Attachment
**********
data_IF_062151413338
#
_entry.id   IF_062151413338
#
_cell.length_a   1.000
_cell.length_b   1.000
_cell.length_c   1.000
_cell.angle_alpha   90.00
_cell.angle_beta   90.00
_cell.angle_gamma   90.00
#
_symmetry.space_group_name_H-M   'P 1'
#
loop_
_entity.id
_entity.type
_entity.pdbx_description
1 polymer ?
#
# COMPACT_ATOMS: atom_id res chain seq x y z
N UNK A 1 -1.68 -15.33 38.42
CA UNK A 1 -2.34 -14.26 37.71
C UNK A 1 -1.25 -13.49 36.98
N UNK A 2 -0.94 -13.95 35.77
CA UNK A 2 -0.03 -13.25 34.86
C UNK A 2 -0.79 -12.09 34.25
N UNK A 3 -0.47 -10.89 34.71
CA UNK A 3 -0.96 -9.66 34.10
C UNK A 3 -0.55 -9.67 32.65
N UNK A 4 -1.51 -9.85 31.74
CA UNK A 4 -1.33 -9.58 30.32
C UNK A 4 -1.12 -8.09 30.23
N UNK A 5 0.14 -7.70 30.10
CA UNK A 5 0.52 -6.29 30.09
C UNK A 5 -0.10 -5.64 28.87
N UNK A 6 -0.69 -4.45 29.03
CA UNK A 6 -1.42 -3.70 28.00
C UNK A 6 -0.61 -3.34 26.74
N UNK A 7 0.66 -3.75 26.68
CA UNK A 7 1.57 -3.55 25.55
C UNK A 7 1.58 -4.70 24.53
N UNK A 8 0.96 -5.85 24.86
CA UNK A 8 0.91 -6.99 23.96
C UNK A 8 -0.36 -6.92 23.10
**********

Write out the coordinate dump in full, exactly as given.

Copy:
data_IF_062151413338
#
_entry.id   IF_062151413338
#
_cell.length_a   1.000
_cell.length_b   1.000
_cell.length_c   1.000
_cell.angle_alpha   90.00
_cell.angle_beta   90.00
_cell.angle_gamma   90.00
#
_symmetry.space_group_name_H-M   'P 1'
#
loop_
_entity.id
_entity.type
_entity.pdbx_description
1 polymer ?
#
# COMPACT_ATOMS: atom_id res chain seq x y z
N UNK A 1 -1.68 -15.33 38.42
CA UNK A 1 -2.34 -14.26 37.71
C UNK A 1 -1.25 -13.49 36.98
N UNK A 2 -0.94 -13.95 35.77
CA UNK A 2 -0.03 -13.25 34.86
C UNK A 2 -0.79 -12.09 34.25
N UNK A 3 -0.47 -10.89 34.71
CA UNK A 3 -0.96 -9.66 34.10
C UNK A 3 -0.55 -9.67 32.65
N UNK A 4 -1.51 -9.85 31.74
CA UNK A 4 -1.33 -9.58 30.32
C UNK A 4 -1.12 -8.09 30.23
N UNK A 5 0.14 -7.70 30.10
CA UNK A 5 0.52 -6.29 30.09
C UNK A 5 -0.10 -5.64 28.87
N UNK A 6 -0.69 -4.45 29.03
CA UNK A 6 -1.42 -3.70 28.00
C UNK A 6 -0.61 -3.34 26.74
N UNK A 7 0.66 -3.75 26.68
CA UNK A 7 1.57 -3.55 25.55
C UNK A 7 1.58 -4.70 24.53
N UNK A 8 0.96 -5.85 24.86
CA UNK A 8 0.91 -6.99 23.96
C UNK A 8 -0.36 -6.92 23.10